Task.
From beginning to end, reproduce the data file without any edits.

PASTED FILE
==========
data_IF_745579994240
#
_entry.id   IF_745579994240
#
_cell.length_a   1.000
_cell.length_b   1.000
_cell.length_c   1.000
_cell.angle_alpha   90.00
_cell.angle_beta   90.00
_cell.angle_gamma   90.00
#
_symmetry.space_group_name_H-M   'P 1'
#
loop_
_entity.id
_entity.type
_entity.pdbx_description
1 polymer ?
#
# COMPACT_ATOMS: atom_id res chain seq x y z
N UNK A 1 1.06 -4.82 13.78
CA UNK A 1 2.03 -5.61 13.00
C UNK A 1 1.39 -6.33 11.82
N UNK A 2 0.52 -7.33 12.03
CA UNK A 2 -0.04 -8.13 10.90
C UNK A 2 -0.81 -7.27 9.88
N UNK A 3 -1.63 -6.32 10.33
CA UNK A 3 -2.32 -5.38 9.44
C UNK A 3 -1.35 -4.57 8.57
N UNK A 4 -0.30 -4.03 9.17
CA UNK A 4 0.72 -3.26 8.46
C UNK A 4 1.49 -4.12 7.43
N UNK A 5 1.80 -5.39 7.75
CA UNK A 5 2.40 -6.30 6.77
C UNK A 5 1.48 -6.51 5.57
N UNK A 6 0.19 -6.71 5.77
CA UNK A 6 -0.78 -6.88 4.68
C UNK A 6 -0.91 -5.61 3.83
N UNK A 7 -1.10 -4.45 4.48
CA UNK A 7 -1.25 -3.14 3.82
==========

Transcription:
data_IF_745579994240
#
_entry.id   IF_745579994240
#
_cell.length_a   1.000
_cell.length_b   1.000
_cell.length_c   1.000
_cell.angle_alpha   90.00
_cell.angle_beta   90.00
_cell.angle_gamma   90.00
#
_symmetry.space_group_name_H-M   'P 1'
#
loop_
_entity.id
_entity.type
_entity.pdbx_description
1 polymer ?
#
# COMPACT_ATOMS: atom_id res chain seq x y z
N UNK A 1 1.06 -4.82 13.78
CA UNK A 1 2.03 -5.61 13.00
C UNK A 1 1.39 -6.33 11.82
N UNK A 2 0.52 -7.33 12.03
CA UNK A 2 -0.04 -8.13 10.90
C UNK A 2 -0.81 -7.27 9.88
N UNK A 3 -1.63 -6.32 10.33
CA UNK A 3 -2.32 -5.38 9.44
C UNK A 3 -1.35 -4.57 8.57
N UNK A 4 -0.30 -4.03 9.17
CA UNK A 4 0.72 -3.26 8.46
C UNK A 4 1.49 -4.12 7.43
N UNK A 5 1.80 -5.39 7.75
CA UNK A 5 2.40 -6.30 6.77
C UNK A 5 1.48 -6.51 5.57
N UNK A 6 0.19 -6.71 5.77
CA UNK A 6 -0.78 -6.88 4.68
C UNK A 6 -0.91 -5.61 3.83
N UNK A 7 -1.10 -4.45 4.48
CA UNK A 7 -1.25 -3.14 3.82